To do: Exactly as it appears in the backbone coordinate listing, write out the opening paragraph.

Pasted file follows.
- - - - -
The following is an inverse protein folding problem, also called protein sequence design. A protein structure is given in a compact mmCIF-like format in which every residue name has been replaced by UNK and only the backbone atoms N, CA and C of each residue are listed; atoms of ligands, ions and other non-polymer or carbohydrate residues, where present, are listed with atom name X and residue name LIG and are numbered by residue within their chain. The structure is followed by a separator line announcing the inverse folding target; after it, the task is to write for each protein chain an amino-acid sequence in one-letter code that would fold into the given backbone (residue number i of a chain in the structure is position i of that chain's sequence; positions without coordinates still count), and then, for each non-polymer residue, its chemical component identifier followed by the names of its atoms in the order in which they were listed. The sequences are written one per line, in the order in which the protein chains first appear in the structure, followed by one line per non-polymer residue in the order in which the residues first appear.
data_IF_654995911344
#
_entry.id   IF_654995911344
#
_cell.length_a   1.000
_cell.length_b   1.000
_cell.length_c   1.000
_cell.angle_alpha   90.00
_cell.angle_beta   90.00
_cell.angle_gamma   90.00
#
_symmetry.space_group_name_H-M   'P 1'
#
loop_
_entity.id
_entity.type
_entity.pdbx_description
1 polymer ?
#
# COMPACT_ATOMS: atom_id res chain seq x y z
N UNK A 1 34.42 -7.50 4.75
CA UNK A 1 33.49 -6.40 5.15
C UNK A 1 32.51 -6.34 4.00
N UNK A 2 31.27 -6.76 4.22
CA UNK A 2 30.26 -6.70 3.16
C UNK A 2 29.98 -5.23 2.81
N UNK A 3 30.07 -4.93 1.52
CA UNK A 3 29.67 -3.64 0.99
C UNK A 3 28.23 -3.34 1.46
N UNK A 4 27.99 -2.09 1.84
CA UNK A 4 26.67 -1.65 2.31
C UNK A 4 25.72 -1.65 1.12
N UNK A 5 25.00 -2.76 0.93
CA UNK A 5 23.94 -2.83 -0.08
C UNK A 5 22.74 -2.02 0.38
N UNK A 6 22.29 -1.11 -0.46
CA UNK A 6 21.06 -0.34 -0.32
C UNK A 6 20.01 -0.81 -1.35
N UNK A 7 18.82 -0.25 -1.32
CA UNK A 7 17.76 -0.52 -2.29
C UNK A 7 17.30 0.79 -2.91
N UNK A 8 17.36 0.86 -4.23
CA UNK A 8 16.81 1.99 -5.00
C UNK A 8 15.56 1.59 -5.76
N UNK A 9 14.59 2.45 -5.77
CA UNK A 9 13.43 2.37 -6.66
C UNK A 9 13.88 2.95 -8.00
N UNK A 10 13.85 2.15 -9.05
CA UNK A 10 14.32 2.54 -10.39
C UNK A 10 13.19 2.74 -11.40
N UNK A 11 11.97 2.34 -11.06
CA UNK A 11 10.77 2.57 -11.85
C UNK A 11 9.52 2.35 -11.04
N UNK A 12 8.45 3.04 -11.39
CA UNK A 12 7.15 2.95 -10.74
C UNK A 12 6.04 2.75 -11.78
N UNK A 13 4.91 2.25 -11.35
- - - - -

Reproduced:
The following is an inverse protein folding problem, also called protein sequence design. A protein structure is given in a compact mmCIF-like format in which every residue name has been replaced by UNK and only the backbone atoms N, CA and C of each residue are listed; atoms of ligands, ions and other non-polymer or carbohydrate residues, where present, are listed with atom name X and residue name LIG and are numbered by residue within their chain. The structure is followed by a separator line announcing the inverse folding target; after it, the task is to write for each protein chain an amino-acid sequence in one-letter code that would fold into the given backbone (residue number i of a chain in the structure is position i of that chain's sequence; positions without coordinates still count), and then, for each non-polymer residue, its chemical component identifier followed by the names of its atoms in the order in which they were listed. The sequences are written one per line, in the order in which the protein chains first appear in the structure, followed by one line per non-polymer residue in the order in which the residues first appear.